We all have our strengths and our opportunities for improvement. This month’s character trait of Orderliness is an ongoing struggle for me. I can demonstrate orderliness in my planning and thinking, but when it comes to organizing my surroundings, I continue to fall short.
In preparing to write this, I went back and read previous blogs I have written about orderliness. I reread points stressing the importance of self-discipline and making it a priority to designate a place for everything. I have written about avoiding clutter by putting things away – right away. Yet, my office still has papers, files and work stacked everywhere. It reminds me that knowing what I need to do is often easier than putting what I need to do into action.
As with any struggle after a period of time, it is tempting to ask, “Does it really matter?” And the answer is, “Yes, each character trait is important and worth the effort to be our best.” The value of orderliness is not found in impressing others with our neatness and tidiness. Orderliness is important because it keeps our homes, our jobs and our minds functioning in a manner that allows us to best utilize our time, efforts and energy. Spending time looking for misplaced items or backtracking can prevent us from dedicating time to our goals and what we enjoy doing. Having things in their proper place and taking time to organize projects prior to implementation can save time and energy.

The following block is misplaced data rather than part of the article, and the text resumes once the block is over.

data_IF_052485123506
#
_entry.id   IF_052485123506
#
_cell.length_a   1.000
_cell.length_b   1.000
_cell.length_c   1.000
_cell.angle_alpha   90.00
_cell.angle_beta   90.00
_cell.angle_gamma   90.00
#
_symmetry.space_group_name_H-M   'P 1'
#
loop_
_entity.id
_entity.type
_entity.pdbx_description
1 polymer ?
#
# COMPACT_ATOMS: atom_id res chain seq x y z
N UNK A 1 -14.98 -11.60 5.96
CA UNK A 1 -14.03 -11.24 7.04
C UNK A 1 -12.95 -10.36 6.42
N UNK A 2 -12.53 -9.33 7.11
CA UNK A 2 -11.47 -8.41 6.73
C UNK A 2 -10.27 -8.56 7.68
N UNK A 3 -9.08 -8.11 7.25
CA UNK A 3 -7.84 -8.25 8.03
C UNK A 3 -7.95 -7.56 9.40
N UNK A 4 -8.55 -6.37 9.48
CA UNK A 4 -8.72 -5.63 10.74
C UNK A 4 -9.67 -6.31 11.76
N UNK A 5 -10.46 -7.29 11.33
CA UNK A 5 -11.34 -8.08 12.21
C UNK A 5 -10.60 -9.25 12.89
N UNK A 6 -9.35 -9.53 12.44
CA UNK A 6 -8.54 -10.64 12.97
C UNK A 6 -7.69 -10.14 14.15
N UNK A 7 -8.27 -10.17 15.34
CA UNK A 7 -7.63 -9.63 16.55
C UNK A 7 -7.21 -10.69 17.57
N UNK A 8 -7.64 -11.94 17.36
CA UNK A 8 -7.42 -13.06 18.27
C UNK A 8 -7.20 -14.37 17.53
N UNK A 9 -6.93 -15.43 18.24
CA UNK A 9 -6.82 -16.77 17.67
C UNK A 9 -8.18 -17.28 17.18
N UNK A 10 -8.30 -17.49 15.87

Sometimes, as we get caught up in the day-to-day busyness of life, we need to remember to step back and review the basics of what we do. Just because we have done something one way for years does not mean there is not a more efficient way to do it. We can develop orderliness at work and at home by reminding ourselves on an ongoing basis to look at the bigger picture and review our work or routine from different angles to determine if there may be a better way to complete the task.
Regardless of our struggle with orderliness, or any other trait, it is important to purposefully focus on continual improvement. I heard recently that “most often success does not come from the sensational, but the mundane steps you take when no one is looking.” This is especially true with character development. Lasting success is incremental and seen in the small steps we take in the right direction.